Are you a Recruitment PARTNER or SUPPLIER?

Picture the scene.

A leading consumer goods company with a well known portfolio of brands. A key brand in their portfolio has been identified for investment, an element of which is to be targeted in a new advertising campaign to communicate and deliver the key brand benefit (KBB) and core message.

They want to appoint an expert (advertising agency) to work with them to develop the best and most effective, relevant way of communicating the message to their target audience, but they are not quite sure who is best placed to help them. So they write a brief and run a pitch process (possibly in conjunction with their procurement team) and at the end of the pitch, they appoint an agency to do the work and bring their blend of expertise and knowledge to bear. The unsuccessful agencies have some of their costs covered that they incurred during the pitch process and live to fight another day.

With me so far? Good. All fairly straight forward and sensible? Good!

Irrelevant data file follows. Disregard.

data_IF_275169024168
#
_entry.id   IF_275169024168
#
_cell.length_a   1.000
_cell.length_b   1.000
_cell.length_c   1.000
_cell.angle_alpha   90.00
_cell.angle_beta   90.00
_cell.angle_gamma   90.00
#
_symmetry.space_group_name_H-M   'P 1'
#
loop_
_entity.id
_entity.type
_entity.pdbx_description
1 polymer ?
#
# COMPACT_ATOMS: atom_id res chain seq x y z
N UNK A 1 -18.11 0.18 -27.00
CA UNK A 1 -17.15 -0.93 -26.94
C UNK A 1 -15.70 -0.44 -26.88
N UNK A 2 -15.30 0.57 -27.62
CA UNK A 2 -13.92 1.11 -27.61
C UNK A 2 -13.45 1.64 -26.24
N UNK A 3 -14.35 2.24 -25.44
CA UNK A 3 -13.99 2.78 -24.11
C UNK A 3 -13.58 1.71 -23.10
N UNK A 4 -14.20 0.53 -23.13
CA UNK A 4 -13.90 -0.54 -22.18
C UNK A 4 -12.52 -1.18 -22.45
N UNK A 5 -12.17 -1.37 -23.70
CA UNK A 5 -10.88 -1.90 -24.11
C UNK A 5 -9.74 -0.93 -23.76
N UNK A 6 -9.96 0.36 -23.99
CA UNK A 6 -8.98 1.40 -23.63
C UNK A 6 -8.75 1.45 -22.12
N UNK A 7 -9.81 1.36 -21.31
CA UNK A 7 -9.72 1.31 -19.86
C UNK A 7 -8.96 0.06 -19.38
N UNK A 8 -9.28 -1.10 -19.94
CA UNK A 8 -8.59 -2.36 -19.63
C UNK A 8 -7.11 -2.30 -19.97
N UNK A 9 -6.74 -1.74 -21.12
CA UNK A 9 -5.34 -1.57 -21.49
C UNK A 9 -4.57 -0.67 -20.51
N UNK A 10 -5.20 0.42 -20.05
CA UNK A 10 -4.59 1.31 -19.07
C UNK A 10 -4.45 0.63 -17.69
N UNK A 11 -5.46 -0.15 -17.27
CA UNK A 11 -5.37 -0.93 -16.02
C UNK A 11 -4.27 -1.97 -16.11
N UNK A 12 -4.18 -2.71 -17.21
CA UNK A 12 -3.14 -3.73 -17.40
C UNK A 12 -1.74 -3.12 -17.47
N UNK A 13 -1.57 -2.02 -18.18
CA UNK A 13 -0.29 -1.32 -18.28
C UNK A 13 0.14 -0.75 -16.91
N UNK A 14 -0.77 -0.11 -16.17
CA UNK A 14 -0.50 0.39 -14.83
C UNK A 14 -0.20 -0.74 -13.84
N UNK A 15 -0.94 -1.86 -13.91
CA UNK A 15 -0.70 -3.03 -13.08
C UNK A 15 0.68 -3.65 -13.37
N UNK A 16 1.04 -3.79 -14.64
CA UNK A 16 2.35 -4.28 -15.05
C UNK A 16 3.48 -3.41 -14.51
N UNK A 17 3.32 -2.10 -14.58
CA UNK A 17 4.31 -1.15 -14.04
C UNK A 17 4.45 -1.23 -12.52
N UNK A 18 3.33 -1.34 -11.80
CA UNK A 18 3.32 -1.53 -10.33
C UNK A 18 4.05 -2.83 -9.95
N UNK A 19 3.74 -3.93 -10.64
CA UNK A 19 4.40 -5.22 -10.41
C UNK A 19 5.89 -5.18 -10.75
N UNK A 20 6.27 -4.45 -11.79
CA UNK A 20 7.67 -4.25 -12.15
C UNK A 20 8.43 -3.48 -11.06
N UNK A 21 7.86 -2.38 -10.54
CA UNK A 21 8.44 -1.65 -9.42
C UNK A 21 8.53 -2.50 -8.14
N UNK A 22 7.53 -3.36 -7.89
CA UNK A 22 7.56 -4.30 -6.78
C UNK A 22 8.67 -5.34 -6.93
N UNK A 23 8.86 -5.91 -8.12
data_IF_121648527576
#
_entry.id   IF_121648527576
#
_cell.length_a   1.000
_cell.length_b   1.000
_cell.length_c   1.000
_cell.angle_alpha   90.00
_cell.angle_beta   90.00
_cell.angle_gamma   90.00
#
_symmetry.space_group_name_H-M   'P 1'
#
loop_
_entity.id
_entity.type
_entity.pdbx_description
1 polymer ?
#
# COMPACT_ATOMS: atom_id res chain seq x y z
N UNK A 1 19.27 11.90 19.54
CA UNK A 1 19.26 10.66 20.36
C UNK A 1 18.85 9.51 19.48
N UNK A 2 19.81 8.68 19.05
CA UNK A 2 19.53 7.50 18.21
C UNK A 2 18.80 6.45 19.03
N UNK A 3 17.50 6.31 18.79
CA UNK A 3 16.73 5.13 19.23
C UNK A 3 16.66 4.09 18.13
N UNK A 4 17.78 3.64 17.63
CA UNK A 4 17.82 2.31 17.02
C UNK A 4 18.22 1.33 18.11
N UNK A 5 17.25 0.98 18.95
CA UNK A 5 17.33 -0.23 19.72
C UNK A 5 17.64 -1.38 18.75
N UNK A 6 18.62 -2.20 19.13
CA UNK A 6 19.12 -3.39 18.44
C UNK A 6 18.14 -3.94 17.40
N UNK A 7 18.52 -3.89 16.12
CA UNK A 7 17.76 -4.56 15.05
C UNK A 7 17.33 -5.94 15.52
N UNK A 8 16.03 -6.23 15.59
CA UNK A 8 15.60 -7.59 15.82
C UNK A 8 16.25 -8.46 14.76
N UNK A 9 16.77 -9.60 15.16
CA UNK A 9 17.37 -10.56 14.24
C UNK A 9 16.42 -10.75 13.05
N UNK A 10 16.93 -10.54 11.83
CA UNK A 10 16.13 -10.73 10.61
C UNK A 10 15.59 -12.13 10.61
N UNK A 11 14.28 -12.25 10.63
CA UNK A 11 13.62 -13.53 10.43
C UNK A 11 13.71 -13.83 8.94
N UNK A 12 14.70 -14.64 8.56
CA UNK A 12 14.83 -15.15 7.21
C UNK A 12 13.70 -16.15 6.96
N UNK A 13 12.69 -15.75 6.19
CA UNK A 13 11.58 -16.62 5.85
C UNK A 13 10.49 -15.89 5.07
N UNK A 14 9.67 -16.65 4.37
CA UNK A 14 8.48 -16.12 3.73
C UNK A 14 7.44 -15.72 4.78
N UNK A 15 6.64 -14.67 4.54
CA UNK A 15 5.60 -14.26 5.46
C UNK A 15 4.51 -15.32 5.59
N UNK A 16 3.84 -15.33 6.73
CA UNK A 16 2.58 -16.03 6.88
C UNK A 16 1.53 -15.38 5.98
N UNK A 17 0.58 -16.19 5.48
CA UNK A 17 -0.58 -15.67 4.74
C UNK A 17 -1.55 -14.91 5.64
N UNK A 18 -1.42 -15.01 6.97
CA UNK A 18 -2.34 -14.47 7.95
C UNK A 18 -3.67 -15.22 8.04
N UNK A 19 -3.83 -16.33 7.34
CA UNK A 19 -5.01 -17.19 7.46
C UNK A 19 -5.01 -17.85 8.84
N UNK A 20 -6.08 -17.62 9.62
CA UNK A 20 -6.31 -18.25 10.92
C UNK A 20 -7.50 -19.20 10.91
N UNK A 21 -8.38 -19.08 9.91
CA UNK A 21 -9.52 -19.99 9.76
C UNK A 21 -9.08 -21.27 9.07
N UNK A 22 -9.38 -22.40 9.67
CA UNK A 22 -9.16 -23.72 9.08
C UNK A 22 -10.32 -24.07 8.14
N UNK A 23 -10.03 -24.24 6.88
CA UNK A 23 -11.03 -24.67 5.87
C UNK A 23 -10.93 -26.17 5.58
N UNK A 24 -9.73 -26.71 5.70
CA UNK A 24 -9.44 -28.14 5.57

So why would a marketing director and his / her team take this rigourous approach? Simple! Because their brands are ONE of the most precious elements of their entire business - these are the assets that enable them to attach a value to the business and are then ultimately utilised to post a profit. Therefore, the process is run with rigour, focus and buy-in from key stake holders. In turn, the appointed agency then works on the client brief, in tandem and in PARTNERSHIP with the client. This means that there is clear thinking on both strategy, which will include the overall approach and process and finally, how they intend to tackle the campaign and communicate the brand message /KBB. This way, it's not left to chance in the initial objectives being achieved, with clear communication lines and a coherent campaign.